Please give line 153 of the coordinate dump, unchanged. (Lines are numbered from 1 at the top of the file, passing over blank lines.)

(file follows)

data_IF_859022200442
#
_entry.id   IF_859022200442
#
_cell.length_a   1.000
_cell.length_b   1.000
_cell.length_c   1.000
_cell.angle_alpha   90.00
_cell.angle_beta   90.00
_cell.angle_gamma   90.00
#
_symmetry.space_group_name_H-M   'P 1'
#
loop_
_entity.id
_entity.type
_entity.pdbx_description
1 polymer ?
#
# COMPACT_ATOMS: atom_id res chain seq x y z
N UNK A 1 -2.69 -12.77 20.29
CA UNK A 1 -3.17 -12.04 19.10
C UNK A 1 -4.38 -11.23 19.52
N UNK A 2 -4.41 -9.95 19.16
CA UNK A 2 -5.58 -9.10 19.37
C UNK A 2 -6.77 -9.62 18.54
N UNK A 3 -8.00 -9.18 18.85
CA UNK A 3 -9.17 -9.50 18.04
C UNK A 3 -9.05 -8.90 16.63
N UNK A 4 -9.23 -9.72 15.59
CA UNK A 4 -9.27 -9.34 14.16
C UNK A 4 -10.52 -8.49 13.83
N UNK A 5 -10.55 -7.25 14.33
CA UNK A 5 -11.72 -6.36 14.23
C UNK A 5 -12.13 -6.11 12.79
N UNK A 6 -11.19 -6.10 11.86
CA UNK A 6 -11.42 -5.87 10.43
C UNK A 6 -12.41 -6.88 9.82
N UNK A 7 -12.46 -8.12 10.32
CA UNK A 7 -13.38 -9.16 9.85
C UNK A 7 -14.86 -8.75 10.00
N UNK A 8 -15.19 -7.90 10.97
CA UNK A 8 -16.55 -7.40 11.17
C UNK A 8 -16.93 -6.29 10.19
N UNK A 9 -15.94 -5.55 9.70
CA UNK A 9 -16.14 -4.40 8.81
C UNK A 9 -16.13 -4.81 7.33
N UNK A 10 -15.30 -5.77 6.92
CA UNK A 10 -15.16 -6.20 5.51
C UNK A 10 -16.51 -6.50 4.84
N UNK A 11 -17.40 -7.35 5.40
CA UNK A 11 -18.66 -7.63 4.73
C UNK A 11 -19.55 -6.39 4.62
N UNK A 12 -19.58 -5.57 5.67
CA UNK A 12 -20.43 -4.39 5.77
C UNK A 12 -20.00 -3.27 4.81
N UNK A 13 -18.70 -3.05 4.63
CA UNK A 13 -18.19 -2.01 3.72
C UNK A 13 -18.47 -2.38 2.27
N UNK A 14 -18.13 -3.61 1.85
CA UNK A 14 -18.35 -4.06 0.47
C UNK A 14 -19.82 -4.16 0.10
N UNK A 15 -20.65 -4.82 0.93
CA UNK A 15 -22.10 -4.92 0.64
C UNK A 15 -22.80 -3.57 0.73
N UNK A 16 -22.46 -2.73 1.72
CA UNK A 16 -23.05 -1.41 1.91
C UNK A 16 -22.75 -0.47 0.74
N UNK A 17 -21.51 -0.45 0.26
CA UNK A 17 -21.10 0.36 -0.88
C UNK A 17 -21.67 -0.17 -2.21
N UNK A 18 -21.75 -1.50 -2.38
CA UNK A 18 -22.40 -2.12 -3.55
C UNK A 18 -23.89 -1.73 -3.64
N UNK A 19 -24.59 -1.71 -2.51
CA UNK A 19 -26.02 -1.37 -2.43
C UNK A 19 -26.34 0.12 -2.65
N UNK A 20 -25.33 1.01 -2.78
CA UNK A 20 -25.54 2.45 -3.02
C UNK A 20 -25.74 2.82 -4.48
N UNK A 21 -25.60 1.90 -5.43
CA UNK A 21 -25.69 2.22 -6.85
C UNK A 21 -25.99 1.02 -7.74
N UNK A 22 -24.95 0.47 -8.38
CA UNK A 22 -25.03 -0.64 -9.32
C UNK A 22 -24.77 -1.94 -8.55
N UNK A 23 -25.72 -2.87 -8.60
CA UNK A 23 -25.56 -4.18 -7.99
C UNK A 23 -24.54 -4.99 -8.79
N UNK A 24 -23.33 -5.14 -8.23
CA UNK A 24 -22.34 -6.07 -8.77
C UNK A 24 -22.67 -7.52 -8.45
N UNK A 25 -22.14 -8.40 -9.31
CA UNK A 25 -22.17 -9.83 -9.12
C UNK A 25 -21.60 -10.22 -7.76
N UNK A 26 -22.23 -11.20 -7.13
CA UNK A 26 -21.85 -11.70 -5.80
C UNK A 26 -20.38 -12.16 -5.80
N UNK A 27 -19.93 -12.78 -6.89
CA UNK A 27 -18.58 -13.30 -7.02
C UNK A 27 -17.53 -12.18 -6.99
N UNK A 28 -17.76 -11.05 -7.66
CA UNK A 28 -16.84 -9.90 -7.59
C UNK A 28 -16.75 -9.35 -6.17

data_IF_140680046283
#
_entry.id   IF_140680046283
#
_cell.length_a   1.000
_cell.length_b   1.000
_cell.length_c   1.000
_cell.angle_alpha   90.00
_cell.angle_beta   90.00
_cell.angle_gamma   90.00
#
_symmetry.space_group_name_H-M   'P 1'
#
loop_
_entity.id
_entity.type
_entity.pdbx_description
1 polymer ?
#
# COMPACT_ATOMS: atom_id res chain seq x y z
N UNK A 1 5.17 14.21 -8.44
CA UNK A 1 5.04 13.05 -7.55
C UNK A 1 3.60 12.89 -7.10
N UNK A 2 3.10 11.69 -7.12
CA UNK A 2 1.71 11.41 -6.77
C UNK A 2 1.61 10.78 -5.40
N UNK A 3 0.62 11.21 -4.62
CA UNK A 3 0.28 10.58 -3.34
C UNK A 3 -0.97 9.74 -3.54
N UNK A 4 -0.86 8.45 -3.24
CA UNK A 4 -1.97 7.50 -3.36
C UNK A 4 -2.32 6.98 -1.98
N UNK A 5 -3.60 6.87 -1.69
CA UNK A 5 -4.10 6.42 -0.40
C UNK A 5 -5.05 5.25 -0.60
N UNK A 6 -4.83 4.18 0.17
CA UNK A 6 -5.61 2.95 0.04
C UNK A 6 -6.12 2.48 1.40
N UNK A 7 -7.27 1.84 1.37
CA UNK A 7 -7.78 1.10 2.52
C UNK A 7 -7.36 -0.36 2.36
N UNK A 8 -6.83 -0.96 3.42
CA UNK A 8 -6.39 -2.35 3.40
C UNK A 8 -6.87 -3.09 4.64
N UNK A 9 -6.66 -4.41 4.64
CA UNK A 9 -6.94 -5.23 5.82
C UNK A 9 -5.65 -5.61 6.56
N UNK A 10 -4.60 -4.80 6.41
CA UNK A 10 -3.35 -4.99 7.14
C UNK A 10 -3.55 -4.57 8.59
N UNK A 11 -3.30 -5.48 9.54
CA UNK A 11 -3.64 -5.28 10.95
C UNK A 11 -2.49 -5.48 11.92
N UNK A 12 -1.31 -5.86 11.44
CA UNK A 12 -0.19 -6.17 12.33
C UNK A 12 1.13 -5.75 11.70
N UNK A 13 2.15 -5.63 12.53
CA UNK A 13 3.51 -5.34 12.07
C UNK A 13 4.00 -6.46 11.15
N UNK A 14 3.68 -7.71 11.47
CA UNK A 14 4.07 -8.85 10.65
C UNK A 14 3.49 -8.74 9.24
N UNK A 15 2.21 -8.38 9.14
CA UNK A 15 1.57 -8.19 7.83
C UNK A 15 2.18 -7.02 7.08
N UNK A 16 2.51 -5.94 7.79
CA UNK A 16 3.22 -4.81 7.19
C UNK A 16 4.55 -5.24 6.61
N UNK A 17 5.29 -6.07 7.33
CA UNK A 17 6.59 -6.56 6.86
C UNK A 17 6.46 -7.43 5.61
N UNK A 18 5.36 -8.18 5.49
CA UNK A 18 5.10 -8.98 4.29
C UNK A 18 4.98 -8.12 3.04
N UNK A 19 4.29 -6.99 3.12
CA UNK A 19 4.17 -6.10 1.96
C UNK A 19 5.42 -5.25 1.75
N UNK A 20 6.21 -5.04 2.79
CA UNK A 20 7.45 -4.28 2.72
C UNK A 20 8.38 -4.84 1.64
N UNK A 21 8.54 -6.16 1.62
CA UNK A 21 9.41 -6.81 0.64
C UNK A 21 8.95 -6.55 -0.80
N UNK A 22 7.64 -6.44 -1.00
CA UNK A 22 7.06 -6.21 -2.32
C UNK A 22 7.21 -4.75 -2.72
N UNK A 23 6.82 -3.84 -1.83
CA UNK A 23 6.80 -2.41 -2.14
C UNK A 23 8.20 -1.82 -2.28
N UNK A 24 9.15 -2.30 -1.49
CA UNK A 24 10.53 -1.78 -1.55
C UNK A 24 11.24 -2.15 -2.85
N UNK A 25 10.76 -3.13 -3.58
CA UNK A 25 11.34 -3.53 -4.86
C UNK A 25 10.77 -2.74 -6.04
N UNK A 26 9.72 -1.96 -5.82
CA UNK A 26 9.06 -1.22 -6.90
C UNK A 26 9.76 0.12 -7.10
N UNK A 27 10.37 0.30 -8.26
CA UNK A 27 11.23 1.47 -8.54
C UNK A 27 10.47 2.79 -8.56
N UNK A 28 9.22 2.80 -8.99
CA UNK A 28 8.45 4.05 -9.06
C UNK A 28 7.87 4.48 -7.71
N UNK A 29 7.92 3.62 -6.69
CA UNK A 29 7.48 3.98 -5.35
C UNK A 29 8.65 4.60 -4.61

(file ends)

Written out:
CA UNK A 10 -3.35 -4.99 7.14